ELECTIONS: Argentina’s next swap

09/10/2010 | Vinod Sreeharsha

Artemio Lopez, one of the official pollsters for the Kirchners, says that his latest poll in August gives Néstor Kirchner 35% of the votes in Buenos Aires province, one of the key battlegrounds, as it makes up 40% of the country’s votes. The closest challenger, Ricardo Alfonsin, had 12%.

Kirchner would need to top 40% in the first round of voting with at least a 10-point margin to avoid a runoff, where he is most vulnerable. Asked why he polled Néstor Kirchner rather than Fernández de Kirchner, he says: “That’s who the
government asked me to poll.” Lopez adds that he thinks the current president will step down in next year’s elections and pass the baton back to her husband. “He wants to do it,” says Lopez, who spent three hours with Kirchner days before he was hospitalized for heart surgery in September, and postop was one of his first visitors. The pollster considers the changeover achievable.

Lopez acknowledges that the Kirchners have their work cut out for them, saying that, “there is a certain fatigue factor.” He adds that “there are a lot of people who do not like their style and form of governing.” But there is support for their policies, several of which enjoy backing in the 70–80% range, even though their approval as politicians is in the 30s.
Most pollsters show that the Kirchners have recovered from their lows last year, aided by the economy and a largely
dysfunctional opposition that has yet to come forward with a leader. The Kirchners are desperate to stay in power in a way that few others share; an intangible that cannot be underestimated. For example, Carlos Reutemann, once thought to be a strong opposition candidate, appears to be indifferent about whether he even wants to be a contender.

Buenos Aires mayor Mauricio Macri was once the politician most feared by the Kirchners, according to Lopez. But Macri has now been caught on two occasions travelling in Europe when major crises in Buenos Aires have broken out, reinforcing the image many have that he has been an ineffective mayor.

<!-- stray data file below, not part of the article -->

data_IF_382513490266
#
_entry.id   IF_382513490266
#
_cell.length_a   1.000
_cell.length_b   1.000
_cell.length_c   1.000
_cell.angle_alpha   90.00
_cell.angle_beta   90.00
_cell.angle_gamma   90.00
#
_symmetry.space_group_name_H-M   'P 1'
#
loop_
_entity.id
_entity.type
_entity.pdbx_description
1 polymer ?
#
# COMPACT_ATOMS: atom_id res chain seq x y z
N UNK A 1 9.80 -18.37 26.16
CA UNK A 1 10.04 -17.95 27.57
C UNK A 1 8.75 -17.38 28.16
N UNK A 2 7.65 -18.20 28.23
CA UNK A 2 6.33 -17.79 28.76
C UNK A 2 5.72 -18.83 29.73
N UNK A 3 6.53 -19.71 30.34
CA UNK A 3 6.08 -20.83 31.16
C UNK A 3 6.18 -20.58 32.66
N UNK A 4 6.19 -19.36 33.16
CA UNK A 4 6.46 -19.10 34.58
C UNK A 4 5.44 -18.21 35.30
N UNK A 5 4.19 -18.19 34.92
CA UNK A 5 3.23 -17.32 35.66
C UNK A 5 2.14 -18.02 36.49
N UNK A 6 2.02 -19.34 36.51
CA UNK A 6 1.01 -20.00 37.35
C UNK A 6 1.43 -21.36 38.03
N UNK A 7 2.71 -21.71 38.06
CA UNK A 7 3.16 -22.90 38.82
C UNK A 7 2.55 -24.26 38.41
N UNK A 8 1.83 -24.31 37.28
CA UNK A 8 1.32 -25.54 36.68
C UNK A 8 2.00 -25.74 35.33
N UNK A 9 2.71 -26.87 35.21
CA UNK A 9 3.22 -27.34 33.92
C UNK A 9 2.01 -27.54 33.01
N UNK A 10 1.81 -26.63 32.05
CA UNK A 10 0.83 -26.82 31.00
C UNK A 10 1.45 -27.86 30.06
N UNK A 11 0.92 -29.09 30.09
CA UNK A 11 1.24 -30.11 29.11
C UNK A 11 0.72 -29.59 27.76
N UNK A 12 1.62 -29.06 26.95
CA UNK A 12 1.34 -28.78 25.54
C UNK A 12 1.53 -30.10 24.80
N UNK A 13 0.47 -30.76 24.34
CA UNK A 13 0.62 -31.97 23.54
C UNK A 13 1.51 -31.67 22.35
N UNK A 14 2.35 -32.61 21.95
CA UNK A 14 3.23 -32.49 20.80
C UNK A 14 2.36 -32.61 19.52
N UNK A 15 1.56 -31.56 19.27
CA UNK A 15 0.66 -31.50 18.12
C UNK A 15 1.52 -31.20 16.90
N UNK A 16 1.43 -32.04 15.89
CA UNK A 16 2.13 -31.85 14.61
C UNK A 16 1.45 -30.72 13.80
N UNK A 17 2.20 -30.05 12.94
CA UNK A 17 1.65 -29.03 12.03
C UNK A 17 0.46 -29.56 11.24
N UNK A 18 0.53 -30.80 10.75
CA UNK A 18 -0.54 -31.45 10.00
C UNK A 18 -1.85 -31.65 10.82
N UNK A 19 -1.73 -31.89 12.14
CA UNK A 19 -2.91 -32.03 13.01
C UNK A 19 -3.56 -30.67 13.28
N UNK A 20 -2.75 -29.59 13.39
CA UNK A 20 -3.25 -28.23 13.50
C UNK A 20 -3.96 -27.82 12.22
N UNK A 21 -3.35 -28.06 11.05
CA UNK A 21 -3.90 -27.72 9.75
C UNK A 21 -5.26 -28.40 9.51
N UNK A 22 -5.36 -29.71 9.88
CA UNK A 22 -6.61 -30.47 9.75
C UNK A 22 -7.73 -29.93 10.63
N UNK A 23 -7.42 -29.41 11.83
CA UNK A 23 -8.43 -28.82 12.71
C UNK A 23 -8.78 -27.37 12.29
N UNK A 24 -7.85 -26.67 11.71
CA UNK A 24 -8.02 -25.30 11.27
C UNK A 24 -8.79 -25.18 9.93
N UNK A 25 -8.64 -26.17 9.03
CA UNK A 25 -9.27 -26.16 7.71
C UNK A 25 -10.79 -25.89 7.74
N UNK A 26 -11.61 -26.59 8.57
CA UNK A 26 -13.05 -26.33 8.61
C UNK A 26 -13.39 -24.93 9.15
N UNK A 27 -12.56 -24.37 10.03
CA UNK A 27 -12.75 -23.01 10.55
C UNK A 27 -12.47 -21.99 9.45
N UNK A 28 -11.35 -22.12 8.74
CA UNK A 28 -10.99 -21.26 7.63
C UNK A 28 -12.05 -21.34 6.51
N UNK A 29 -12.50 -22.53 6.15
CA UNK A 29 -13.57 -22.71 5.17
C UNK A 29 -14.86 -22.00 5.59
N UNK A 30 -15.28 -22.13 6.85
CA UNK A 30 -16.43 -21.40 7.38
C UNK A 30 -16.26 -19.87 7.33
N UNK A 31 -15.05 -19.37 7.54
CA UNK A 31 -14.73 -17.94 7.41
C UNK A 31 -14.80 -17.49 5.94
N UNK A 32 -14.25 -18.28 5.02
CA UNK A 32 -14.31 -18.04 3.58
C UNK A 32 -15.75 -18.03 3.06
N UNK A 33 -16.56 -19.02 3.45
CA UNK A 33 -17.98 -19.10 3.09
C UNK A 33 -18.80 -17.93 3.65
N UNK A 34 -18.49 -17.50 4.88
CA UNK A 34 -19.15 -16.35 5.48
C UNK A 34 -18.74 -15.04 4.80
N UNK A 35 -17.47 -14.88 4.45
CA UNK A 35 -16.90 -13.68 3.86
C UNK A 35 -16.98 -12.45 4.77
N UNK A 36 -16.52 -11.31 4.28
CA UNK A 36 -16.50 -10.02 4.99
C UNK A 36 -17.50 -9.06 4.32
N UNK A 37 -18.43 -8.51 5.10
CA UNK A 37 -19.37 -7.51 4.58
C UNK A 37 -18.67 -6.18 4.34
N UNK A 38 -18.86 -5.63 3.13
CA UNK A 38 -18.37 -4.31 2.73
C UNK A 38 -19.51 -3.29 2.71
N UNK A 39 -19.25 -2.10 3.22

Analysts speculate that Ricardo Alfonsin, a national legislator and son of Raul Alfonsin, Argentina’s first president after democracy was restored following the last dictatorship, might run together with Hermes Binner, although it is unclear which one would be first on the ticket. Binner has the advantage that few opposition leaders have in that he is actually in charge of something, one of the country’s most important provinces, Santa Fe. He was the first member of the Socialist Party to be elected governor of a province. Before that he was mayor at Rosario, an important port city.

Binner has been less confrontational with the Kirchners than other opposition leaders, and even supported them on some measures, most notably last year’s media reform law that sought to break up the country’s most powerful media conglomerate, Clarin and escalated the war between the Kirchners and Clarin. Binner polls poorly now (Alfonsin does somewhat better) and having sided against Clarin may hurt him with local media coverage. He is one of many who think that one of the Kirchners’ biggest challenges may be in regaining the left’s vote.

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